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A master stroke

President Muhammadu Buhari’s decision to bring the June 12 imbroglio to a resounding closure is simply a political master stroke. He has declared June 12, the day 25 years ago that MKO Abiola won the presidential election that Professor Humphrey Nwosu conducted, the real Democracy Day. The result of that election was blocked midway by the Ibrahim Babangida administration, which eventually aborted the entire process. The annulment of that election, which many Nigerians considered the freest and fairest in Nigeria’s electoral history, brought into the streets hordes of placard-carrying angry people. The rest, as it is often said, is history.

Now, President Buhari has applied an official healing balm on that wound. He has also given national honours to three persons: Grand Commander of the Federal Republic (GCFR) to Abiola, Grand Commander of the Order of the Niger (GCON) to Babagana Kingibe, Abiola’s running mate in that election and Grand Commander of the Order of the Niger (GCON) to Gani Fawehinmi, the valiant lawyer-warrior for a better society.
These recognitions are coming 25 years late but Buhari has done well for himself, his party and the nation by being the man courageous enough to do it. Some analysts have pooh-poohed the idea on the charge that the decision is pure politics. For me, if it is politics, it is good politics.

Since Babangida made that fatal mistake in 1993, six persons have run the affairs of Nigeria without bothering to sink their teeth into the June 12 problem. They simply thought it would go away but it was there, hanging ugly in the air like the Sword of Damocles, it didn’t go away. See the roll call: Ernest Shonekan, Sani Abacha, Abdulsalami Abubakar, Olusegun Obasanjo, Umaru Musa Yar’Adua and Goodluck Jonathan. Of all these men it is only Jonathan who made an awkward move to bring the narrative to a conclusion. He renamed the University of Lagos after MKO Abiola without doing appropriate legal circumspection. When he made the announcement the students, faculty and alumni of the university were up in arms against the decision because it violated the statute that set up the institution. When he was checkmated he simply lost interest in the matter and went to bed.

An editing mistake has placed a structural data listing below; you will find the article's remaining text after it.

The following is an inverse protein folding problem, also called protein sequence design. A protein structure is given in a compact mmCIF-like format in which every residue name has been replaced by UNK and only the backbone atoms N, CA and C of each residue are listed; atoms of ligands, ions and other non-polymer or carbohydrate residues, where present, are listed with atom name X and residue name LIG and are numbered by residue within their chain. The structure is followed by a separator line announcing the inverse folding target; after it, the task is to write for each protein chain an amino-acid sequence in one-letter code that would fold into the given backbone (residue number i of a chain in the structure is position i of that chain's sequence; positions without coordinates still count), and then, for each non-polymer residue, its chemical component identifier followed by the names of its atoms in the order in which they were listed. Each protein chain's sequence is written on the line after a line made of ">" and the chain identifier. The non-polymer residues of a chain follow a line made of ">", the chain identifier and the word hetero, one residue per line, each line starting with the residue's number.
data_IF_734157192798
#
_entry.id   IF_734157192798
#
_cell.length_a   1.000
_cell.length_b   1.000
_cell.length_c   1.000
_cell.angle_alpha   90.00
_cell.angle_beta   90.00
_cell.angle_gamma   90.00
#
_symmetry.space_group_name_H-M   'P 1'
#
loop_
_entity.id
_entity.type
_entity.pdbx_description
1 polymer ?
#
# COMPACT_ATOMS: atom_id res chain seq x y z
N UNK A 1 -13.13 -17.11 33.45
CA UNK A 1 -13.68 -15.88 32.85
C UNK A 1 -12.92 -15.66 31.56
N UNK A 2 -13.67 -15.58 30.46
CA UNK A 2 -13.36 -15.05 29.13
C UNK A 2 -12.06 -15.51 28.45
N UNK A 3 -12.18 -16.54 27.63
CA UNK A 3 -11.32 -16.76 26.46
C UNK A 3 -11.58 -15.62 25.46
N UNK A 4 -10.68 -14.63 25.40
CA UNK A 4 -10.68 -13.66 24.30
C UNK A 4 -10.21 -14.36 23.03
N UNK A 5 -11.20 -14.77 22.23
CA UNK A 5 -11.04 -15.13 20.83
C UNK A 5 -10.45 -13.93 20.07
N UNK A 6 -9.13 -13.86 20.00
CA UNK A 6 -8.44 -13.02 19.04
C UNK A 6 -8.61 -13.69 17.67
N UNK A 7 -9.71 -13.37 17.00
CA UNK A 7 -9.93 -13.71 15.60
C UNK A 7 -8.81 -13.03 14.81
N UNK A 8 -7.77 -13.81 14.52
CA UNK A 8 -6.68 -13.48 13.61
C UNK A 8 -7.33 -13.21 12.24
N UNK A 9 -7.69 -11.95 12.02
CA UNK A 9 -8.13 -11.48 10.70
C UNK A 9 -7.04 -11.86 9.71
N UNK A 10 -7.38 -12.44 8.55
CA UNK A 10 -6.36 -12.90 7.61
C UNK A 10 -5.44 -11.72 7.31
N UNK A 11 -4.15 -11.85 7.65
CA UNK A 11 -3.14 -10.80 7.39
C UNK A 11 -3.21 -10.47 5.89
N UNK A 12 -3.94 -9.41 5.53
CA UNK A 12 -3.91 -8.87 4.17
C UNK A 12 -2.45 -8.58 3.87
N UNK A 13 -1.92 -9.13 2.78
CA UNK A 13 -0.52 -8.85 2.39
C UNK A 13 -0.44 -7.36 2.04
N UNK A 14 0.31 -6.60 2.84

In terms of timing, Buhari’s decision on the June 12 matter is a good tonic for his government. The government’s performance rating at the end of three years is low. This decision will shift attention briefly from that lackluster performance and give it a rating boost. It will also boost the President’s rating as someone who has had the courage to right the wrongs of the past. Perhaps, the most important advantage of the decision for Buhari is that two of his foremost opponents, Obasanjo and Babangida, are given a black eye and a bloody nose by this single stroke.

Babangida, the man under whose watch the election was conducted but who turned round to rubbish it, will be squirming in his chair as what he did has been undone in his lifetime by his lifelong foe. Obasanjo can be regarded as Abiola’s sibling being that they both come from the same state, Ogun. Obasanjo went to a Military School while Abiola went to an Accounting School. Both of them became successful in their chosen professions. One became a head of state in 1976 while the other tried to become one 17 years later, but failed. When Obasanjo was elected President in 1999, many people had thought that despite his remark that “Abiola was not the messiah” he would do something for his brother who died in the democracy struggle to which he had become a happy beneficiary. He did nothing to repair the injustice and many thought that his posture was a reflection of some kind of metaphorical sibling rivalry.

Abiola’s recognition by Buhari is not simply about the June 12 narrative. It is also recognition for a worthy warrior. Abiola had a chance, when he travelled abroad, to stay there and fight but he didn’t. He came back fully aware that hostility from the usurper government would be his welcome mat. He also had a chance, when the election was annulled, to throw up his arms in despair and tell himself that if he lived he would be able to fight another day. He did not buckle under the pressure of some friends and family. He simply looked into the eye of the gun and did not blink. The gun blinked. He is not around to take his seat as President. He is not around to receive his garland reserved only for Heads of State. But his mandate and dignity have been restored. His family can walk erect and keep their heads high on his behalf.